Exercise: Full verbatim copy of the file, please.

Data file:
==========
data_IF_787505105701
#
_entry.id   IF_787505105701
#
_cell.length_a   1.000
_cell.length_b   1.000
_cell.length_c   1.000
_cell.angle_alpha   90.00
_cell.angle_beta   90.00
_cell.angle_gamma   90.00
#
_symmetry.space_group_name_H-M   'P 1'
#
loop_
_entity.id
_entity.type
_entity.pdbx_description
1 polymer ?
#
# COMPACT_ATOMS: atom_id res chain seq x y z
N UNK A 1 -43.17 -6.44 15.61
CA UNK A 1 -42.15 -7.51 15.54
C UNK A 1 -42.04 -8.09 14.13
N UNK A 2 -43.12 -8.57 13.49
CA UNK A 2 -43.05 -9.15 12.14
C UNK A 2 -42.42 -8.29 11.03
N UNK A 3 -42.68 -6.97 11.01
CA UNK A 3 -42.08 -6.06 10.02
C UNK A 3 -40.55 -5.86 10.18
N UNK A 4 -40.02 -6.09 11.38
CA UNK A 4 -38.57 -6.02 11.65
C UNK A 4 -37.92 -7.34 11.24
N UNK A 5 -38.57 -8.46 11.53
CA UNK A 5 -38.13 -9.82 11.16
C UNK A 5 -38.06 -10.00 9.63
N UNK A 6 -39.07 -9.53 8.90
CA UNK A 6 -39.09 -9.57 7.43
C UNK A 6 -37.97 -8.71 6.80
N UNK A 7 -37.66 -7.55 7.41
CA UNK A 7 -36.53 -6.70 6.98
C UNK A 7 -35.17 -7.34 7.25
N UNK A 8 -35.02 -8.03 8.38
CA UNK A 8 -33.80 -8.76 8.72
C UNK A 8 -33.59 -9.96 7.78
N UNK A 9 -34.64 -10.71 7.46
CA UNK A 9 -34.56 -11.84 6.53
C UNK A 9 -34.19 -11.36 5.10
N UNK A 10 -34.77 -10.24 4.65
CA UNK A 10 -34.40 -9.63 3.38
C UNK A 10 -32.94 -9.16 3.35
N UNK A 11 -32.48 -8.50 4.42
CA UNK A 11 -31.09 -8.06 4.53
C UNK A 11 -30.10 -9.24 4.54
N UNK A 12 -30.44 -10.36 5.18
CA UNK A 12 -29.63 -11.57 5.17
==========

data_IF_787505105701
#
_entry.id   IF_787505105701
#
_cell.length_a   1.000
_cell.length_b   1.000
_cell.length_c   1.000
_cell.angle_alpha   90.00
_cell.angle_beta   90.00
_cell.angle_gamma   90.00
#
_symmetry.space_group_name_H-M   'P 1'
#
loop_
_entity.id
_entity.type
_entity.pdbx_description
1 polymer ?
#
# COMPACT_ATOMS: atom_id res chain seq x y z
N UNK A 1 -43.17 -6.44 15.61
CA UNK A 1 -42.15 -7.51 15.54
C UNK A 1 -42.04 -8.09 14.13
N UNK A 2 -43.12 -8.57 13.49
CA UNK A 2 -43.05 -9.15 12.14
C UNK A 2 -42.42 -8.29 11.03
N UNK A 3 -42.68 -6.97 11.01
CA UNK A 3 -42.08 -6.06 10.02
C UNK A 3 -40.55 -5.86 10.18
N UNK A 4 -40.02 -6.09 11.38
CA UNK A 4 -38.57 -6.02 11.65
C UNK A 4 -37.92 -7.34 11.24
N UNK A 5 -38.57 -8.46 11.53
CA UNK A 5 -38.13 -9.82 11.16
C UNK A 5 -38.06 -10.00 9.63
N UNK A 6 -39.07 -9.53 8.90
CA UNK A 6 -39.09 -9.57 7.43
C UNK A 6 -37.97 -8.71 6.80
N UNK A 7 -37.66 -7.55 7.41
CA UNK A 7 -36.53 -6.70 6.98
C UNK A 7 -35.17 -7.34 7.25
N UNK A 8 -35.02 -8.03 8.38
CA UNK A 8 -33.80 -8.76 8.72
C UNK A 8 -33.59 -9.96 7.78
N UNK A 9 -34.64 -10.71 7.46
CA UNK A 9 -34.56 -11.84 6.53
C UNK A 9 -34.19 -11.36 5.10
N UNK A 10 -34.77 -10.24 4.65
CA UNK A 10 -34.40 -9.63 3.38
C UNK A 10 -32.94 -9.16 3.35
N UNK A 11 -32.48 -8.50 4.42
CA UNK A 11 -31.09 -8.06 4.53
C UNK A 11 -30.10 -9.24 4.54
N UNK A 12 -30.44 -10.36 5.18
CA UNK A 12 -29.63 -11.57 5.17